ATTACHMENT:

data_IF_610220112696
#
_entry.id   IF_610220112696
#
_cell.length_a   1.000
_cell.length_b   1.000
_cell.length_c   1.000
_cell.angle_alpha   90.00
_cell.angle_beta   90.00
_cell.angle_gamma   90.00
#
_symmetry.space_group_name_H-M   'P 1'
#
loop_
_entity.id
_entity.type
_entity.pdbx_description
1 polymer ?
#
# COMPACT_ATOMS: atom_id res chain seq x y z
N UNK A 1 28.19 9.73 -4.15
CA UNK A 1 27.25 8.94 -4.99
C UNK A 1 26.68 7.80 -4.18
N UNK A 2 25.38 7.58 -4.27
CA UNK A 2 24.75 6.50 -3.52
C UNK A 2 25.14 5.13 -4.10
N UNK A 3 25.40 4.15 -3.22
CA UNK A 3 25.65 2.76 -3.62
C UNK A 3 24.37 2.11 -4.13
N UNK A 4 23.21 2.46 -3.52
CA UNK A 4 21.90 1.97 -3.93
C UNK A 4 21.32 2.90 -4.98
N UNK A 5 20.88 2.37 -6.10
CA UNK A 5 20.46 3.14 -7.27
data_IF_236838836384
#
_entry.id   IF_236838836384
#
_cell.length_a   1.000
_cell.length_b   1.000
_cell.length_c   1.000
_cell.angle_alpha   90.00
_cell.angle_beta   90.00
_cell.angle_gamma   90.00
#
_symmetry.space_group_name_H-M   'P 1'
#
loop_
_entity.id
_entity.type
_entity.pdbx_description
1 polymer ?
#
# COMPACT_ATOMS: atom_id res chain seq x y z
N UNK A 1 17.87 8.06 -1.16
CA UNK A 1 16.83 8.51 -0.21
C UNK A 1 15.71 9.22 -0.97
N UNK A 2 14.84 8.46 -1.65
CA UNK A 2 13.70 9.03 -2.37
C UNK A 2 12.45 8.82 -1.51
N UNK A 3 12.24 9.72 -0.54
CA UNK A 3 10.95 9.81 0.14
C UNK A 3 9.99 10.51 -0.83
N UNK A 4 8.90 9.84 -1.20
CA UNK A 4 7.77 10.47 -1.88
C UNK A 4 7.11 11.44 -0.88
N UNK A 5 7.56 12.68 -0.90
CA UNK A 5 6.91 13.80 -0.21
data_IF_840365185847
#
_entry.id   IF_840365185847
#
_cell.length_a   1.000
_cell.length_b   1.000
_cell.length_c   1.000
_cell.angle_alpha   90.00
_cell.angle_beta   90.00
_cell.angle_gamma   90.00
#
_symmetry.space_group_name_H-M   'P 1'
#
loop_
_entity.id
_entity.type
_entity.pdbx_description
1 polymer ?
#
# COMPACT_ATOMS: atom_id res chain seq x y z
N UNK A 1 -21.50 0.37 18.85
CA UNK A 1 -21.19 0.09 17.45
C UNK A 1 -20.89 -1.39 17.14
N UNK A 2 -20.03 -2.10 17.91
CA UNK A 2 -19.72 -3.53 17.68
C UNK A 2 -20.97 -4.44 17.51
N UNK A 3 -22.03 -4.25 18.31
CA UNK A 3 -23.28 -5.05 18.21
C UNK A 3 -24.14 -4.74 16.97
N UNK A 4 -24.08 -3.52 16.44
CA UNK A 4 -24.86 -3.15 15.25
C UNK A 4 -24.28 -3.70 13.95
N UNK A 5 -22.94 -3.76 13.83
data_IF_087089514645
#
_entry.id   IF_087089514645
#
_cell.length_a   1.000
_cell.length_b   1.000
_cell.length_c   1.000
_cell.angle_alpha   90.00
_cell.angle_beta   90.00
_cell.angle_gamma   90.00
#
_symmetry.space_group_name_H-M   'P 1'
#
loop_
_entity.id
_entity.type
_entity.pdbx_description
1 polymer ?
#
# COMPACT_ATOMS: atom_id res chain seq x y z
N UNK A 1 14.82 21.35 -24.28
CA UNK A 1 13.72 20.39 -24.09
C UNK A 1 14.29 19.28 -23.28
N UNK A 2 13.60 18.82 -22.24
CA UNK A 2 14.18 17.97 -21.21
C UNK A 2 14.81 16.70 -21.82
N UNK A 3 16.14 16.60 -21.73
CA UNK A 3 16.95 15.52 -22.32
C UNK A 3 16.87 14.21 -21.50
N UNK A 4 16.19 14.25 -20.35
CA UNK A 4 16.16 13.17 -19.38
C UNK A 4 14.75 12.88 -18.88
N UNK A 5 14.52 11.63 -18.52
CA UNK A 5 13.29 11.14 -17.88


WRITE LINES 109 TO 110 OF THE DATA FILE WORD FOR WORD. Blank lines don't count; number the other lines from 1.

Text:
_cell.angle_alpha   90.00
_cell.angle_beta   90.00